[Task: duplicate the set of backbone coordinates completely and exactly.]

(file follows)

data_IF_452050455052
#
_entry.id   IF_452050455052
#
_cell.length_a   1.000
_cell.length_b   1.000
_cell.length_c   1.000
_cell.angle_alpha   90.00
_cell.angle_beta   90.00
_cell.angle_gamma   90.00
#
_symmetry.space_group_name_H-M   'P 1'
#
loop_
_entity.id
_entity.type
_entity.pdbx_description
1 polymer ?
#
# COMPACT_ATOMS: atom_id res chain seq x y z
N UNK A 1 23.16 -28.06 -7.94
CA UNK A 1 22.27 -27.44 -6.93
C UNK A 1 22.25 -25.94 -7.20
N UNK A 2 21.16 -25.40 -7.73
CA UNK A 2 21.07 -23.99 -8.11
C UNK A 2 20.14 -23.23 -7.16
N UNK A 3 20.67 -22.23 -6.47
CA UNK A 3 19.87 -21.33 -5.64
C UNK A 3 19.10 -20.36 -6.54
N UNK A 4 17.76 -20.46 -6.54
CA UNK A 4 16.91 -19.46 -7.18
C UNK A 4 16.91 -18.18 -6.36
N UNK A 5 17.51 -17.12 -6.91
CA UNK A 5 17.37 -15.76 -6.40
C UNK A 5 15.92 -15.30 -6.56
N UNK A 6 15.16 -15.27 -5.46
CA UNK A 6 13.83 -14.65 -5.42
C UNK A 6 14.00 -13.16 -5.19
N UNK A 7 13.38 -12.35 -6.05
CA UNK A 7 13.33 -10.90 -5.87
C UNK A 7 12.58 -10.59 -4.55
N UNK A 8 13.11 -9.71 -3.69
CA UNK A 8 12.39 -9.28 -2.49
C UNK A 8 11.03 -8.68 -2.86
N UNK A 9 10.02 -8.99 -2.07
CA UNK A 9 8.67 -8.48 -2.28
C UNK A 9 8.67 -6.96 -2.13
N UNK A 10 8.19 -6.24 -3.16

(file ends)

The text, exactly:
data_IF_452050455052
#
_entry.id   IF_452050455052
#
_cell.length_a   1.000
_cell.length_b   1.000
_cell.length_c   1.000
_cell.angle_alpha   90.00
_cell.angle_beta   90.00
_cell.angle_gamma   90.00
#
_symmetry.space_group_name_H-M   'P 1'
#
loop_
_entity.id
_entity.type
_entity.pdbx_description
1 polymer ?
#
# COMPACT_ATOMS: atom_id res chain seq x y z
N UNK A 1 23.16 -28.06 -7.94
CA UNK A 1 22.27 -27.44 -6.93
C UNK A 1 22.25 -25.94 -7.20
N UNK A 2 21.16 -25.40 -7.73
CA UNK A 2 21.07 -23.99 -8.11
C UNK A 2 20.14 -23.23 -7.16
N UNK A 3 20.67 -22.23 -6.47
CA UNK A 3 19.87 -21.33 -5.64
C UNK A 3 19.10 -20.36 -6.54
N UNK A 4 17.76 -20.46 -6.54
CA UNK A 4 16.91 -19.46 -7.18
C UNK A 4 16.91 -18.18 -6.36
N UNK A 5 17.51 -17.12 -6.91
CA UNK A 5 17.37 -15.76 -6.40
C UNK A 5 15.92 -15.30 -6.56
N UNK A 6 15.16 -15.27 -5.46
CA UNK A 6 13.83 -14.65 -5.42
C UNK A 6 14.00 -13.16 -5.19
N UNK A 7 13.38 -12.35 -6.05
CA UNK A 7 13.33 -10.90 -5.87
C UNK A 7 12.58 -10.59 -4.55
N UNK A 8 13.11 -9.71 -3.69
CA UNK A 8 12.39 -9.28 -2.49
C UNK A 8 11.03 -8.68 -2.86
N UNK A 9 10.02 -8.99 -2.07
CA UNK A 9 8.67 -8.48 -2.28
C UNK A 9 8.67 -6.96 -2.13
N UNK A 10 8.19 -6.24 -3.16